Kuwait executions an 'alarming trend' in Middle East: HRW
Human Rights Watch criticised Kuwait on Thursday for ending a moratorium on executions by hanging seven people, saying the action was part of a worrying regional rise in use of the death penalty.
"Kuwait's killing of seven people on January 25 highlights the alarming trend in the region for countries to return to or increasingly use the death penalty," said Sarah Leah Whitson, HRW's Middle East director.
The executions on Wednesday were the first in Kuwait since mid-2013 when five people were hanged in two months following an earlier moratorium of six years.
Those executed this week were two Kuwaitis and five foreigners - two Egyptian men, a Bangladeshi man, a woman from the Philippines and a woman from Ethiopia.
Six of those hanged on Wednesday were convicted of murder, including a member of the ruling family and a woman who burned dozens of people to death at a wedding party.
Sheikh Faisal Abdullah Al-Sabah, the first royal to be executed in the emirate, was convicted of shooting and killing his nephew, another member of the ruling family, in 2010 over a dispute.
Nusra al-Enezi, the other Kuwaiti, set fire to a tent in 2009 during a wedding party in an apparent act of revenge against her husband for taking a second wife.
The Filipina and Ethiopian women were domestic helpers convicted of murdering members of their employers' families in two unrelated crimes.
"Executing seven people in one day shows Kuwait is moving in exactly the wrong direction on the death penalty," Whitson said.
|Kuwait's killing of seven people on January 25 highlights the alarming trend in the region for countries to return to or increasingly use the death penalty.
- Sarah Leah Whitson
"The Kuwait government should be reinstating the moratorium on the death penalty instead of hanging seven people," she said.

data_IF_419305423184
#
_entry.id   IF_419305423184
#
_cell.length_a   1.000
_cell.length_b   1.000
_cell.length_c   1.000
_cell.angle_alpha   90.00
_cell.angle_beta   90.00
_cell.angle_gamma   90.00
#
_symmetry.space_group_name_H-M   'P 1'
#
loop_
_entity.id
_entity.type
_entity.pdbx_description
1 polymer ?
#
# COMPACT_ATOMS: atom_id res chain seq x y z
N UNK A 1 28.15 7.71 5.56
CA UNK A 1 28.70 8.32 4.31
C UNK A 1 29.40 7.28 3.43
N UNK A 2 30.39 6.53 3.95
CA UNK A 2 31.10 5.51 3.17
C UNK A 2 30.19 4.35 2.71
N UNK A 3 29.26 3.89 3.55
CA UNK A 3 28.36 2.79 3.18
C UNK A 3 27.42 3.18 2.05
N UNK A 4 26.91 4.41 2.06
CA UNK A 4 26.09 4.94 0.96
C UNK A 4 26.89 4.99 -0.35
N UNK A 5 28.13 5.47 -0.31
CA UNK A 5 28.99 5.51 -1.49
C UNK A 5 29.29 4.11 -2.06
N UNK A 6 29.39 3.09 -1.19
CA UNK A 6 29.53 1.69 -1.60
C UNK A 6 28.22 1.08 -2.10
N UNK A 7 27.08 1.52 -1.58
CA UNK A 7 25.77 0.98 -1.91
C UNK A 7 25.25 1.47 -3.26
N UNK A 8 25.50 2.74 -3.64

Kuwait has executed 74 men and six women since it introduced the death penalty in the mid-1960s. Most of those condemned have been murderers or drug traffickers.
Around 50 prisoners are currently on death row.
Amnesty International also condemned the Kuwaiti executions as "shocking and deeply regrettable."
"By choosing to resume executions now the Kuwaiti authorities have displayed a wanton disregard for the right to life and signalled a willingness to weaken human rights standards," Samah Hadid, Amnesty's deputy campaigns director, said.
|By choosing to resume executions now the Kuwaiti authorities have displayed a wanton disregard for the right to life and signalled a willingness to weaken human rights standards.
- Samah Hadid
The group urged Kuwait to review abolishing the death penalty.
HRW said use of the death penalty was on the rise across the Middle East.
Earlier this month, Bahrain ended a six-year de facto moratorium on the death penalty, executing three people.
Jordan in December 2014 executed 11 people for the first time in eight years.
Since the beginning of 2014, Saudi Arabia has executed more than 400 people, and human rights groups in Iran report the country may have executed as many as 437 last year alone.
Reprieve, a London-based rights group, also criticised the executions and urged countries to call on Kuwait, Saudi Arabia and Bahrain to halt executions.